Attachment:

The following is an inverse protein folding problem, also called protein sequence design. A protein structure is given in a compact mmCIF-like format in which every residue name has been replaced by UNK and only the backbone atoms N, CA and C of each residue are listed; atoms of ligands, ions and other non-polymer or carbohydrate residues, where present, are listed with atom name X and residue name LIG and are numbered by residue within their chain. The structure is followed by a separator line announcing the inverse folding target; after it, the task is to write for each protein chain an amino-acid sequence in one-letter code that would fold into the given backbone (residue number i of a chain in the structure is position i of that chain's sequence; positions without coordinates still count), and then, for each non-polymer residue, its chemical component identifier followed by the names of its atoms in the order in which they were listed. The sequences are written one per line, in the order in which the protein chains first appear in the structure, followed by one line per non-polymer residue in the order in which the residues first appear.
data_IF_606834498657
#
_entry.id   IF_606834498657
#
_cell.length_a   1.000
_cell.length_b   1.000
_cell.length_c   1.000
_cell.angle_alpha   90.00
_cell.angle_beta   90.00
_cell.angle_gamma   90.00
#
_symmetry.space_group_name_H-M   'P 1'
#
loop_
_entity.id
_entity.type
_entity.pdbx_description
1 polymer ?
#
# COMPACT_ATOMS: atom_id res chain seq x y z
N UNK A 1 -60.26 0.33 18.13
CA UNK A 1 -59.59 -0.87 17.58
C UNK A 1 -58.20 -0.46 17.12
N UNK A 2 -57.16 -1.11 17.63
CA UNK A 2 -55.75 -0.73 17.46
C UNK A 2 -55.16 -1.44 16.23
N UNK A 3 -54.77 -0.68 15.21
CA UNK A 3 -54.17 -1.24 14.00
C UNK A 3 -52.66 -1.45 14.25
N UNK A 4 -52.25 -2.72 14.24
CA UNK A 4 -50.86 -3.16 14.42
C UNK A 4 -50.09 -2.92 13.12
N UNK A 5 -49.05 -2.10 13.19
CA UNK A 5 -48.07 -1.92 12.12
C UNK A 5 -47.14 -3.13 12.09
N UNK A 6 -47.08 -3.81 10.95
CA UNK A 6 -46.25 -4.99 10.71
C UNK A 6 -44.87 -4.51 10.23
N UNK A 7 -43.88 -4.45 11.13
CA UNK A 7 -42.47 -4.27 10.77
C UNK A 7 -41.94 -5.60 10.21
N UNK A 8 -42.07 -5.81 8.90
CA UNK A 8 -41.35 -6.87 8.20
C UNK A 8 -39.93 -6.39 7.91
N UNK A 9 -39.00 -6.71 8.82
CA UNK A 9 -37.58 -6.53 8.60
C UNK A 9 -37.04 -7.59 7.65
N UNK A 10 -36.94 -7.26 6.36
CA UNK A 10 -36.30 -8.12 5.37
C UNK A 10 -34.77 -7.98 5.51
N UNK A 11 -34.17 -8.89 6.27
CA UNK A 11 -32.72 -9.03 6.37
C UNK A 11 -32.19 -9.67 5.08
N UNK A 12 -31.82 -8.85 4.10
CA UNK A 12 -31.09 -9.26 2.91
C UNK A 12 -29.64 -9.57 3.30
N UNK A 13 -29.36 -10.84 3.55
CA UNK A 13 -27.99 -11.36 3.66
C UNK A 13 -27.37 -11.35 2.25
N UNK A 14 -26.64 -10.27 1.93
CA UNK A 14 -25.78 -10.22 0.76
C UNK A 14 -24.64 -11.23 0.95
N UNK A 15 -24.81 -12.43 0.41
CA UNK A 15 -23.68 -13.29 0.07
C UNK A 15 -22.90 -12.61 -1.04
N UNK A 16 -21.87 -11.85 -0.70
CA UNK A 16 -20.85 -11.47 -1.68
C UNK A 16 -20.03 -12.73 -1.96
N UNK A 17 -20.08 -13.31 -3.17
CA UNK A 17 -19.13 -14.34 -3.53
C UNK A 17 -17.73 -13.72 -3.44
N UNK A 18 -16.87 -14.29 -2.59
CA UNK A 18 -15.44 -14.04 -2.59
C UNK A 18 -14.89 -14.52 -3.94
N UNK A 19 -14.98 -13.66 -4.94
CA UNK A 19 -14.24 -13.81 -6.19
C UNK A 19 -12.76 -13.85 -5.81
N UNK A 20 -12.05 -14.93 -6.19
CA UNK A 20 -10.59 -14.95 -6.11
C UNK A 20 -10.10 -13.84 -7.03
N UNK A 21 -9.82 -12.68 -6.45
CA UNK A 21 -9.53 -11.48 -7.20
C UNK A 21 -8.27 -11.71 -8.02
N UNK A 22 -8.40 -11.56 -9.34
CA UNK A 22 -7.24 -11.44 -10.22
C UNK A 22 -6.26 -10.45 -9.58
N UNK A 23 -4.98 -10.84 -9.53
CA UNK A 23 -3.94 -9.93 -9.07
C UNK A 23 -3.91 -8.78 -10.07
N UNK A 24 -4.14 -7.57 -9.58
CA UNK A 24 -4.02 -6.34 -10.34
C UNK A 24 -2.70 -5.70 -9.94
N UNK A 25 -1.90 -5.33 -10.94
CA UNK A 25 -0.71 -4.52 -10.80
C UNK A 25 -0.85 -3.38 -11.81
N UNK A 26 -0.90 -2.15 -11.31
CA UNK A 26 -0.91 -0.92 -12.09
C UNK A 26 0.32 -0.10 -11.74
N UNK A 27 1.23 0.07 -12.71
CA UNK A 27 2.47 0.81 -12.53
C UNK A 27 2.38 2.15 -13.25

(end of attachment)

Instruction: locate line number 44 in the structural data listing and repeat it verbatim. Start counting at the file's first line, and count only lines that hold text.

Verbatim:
CA UNK A 8 -41.35 -6.87 8.20